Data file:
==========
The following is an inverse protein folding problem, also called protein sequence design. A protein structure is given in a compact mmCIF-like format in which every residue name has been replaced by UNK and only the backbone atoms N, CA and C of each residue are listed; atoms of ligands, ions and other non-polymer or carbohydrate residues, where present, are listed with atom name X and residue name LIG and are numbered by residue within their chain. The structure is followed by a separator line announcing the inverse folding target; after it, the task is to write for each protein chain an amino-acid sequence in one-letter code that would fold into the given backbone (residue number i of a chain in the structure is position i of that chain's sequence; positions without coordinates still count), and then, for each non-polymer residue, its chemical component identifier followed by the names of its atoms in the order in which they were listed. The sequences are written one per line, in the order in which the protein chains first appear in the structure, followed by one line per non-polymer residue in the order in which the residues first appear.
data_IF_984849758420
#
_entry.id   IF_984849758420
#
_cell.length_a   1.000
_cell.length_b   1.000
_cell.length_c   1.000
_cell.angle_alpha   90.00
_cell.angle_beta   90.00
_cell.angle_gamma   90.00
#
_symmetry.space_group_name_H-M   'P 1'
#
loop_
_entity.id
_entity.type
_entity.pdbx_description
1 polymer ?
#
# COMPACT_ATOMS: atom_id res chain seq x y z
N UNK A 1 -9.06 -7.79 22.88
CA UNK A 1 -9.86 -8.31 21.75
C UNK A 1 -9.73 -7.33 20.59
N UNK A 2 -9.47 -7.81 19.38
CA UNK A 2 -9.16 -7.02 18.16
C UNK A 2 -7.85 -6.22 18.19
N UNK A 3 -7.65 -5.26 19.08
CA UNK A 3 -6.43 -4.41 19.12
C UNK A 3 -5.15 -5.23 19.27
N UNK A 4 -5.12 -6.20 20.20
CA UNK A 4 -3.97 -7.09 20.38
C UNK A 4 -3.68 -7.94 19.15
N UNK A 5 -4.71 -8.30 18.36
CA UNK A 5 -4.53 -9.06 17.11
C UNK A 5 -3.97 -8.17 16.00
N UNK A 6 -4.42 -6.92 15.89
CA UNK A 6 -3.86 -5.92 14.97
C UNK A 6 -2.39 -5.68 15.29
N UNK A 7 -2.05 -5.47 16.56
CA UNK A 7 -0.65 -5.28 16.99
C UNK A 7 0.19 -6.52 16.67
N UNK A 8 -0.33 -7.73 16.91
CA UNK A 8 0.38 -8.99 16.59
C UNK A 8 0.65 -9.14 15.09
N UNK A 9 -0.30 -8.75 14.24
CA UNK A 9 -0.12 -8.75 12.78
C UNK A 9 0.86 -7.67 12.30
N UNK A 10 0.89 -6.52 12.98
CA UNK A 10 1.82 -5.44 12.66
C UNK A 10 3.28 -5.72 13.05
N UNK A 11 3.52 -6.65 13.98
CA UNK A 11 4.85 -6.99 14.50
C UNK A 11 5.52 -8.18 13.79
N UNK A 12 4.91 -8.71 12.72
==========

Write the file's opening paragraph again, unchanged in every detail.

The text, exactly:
The following is an inverse protein folding problem, also called protein sequence design. A protein structure is given in a compact mmCIF-like format in which every residue name has been replaced by UNK and only the backbone atoms N, CA and C of each residue are listed; atoms of ligands, ions and other non-polymer or carbohydrate residues, where present, are listed with atom name X and residue name LIG and are numbered by residue within their chain. The structure is followed by a separator line announcing the inverse folding target; after it, the task is to write for each protein chain an amino-acid sequence in one-letter code that would fold into the given backbone (residue number i of a chain in the structure is position i of that chain's sequence; positions without coordinates still count), and then, for each non-polymer residue, its chemical component identifier followed by the names of its atoms in the order in which they were listed. The sequences are written one per line, in the order in which the protein chains first appear in the structure, followed by one line per non-polymer residue in the order in which the residues first appear.